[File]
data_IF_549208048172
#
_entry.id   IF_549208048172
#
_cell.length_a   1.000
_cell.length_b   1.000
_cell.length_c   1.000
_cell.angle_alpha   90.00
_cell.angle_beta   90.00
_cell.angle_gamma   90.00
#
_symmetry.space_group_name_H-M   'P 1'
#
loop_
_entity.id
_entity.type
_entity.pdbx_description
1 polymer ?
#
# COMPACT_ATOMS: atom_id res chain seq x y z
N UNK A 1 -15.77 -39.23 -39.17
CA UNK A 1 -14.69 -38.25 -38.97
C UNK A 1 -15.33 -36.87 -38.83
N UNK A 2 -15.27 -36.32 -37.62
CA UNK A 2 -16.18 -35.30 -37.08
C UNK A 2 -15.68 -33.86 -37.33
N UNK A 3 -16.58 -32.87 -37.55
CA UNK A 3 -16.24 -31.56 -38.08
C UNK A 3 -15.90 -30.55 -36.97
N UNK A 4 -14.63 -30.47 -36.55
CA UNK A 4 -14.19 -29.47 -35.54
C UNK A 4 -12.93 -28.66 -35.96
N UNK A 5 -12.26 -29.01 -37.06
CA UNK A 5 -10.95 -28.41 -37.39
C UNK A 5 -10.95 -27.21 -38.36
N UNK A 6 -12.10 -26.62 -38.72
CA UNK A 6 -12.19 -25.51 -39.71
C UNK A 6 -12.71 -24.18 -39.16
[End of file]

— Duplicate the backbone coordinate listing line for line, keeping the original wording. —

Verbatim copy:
data_IF_549208048172
#
_entry.id   IF_549208048172
#
_cell.length_a   1.000
_cell.length_b   1.000
_cell.length_c   1.000
_cell.angle_alpha   90.00
_cell.angle_beta   90.00
_cell.angle_gamma   90.00
#
_symmetry.space_group_name_H-M   'P 1'
#
loop_
_entity.id
_entity.type
_entity.pdbx_description
1 polymer ?
#
# COMPACT_ATOMS: atom_id res chain seq x y z
N UNK A 1 -15.77 -39.23 -39.17
CA UNK A 1 -14.69 -38.25 -38.97
C UNK A 1 -15.33 -36.87 -38.83
N UNK A 2 -15.27 -36.32 -37.62
CA UNK A 2 -16.18 -35.30 -37.08
C UNK A 2 -15.68 -33.86 -37.33
N UNK A 3 -16.58 -32.87 -37.55
CA UNK A 3 -16.24 -31.56 -38.08
C UNK A 3 -15.90 -30.55 -36.97
N UNK A 4 -14.63 -30.47 -36.55
CA UNK A 4 -14.19 -29.47 -35.54
C UNK A 4 -12.93 -28.66 -35.96
N UNK A 5 -12.26 -29.01 -37.06
CA UNK A 5 -10.95 -28.41 -37.39
C UNK A 5 -10.95 -27.21 -38.36
N UNK A 6 -12.10 -26.62 -38.72
CA UNK A 6 -12.19 -25.51 -39.71
C UNK A 6 -12.71 -24.18 -39.16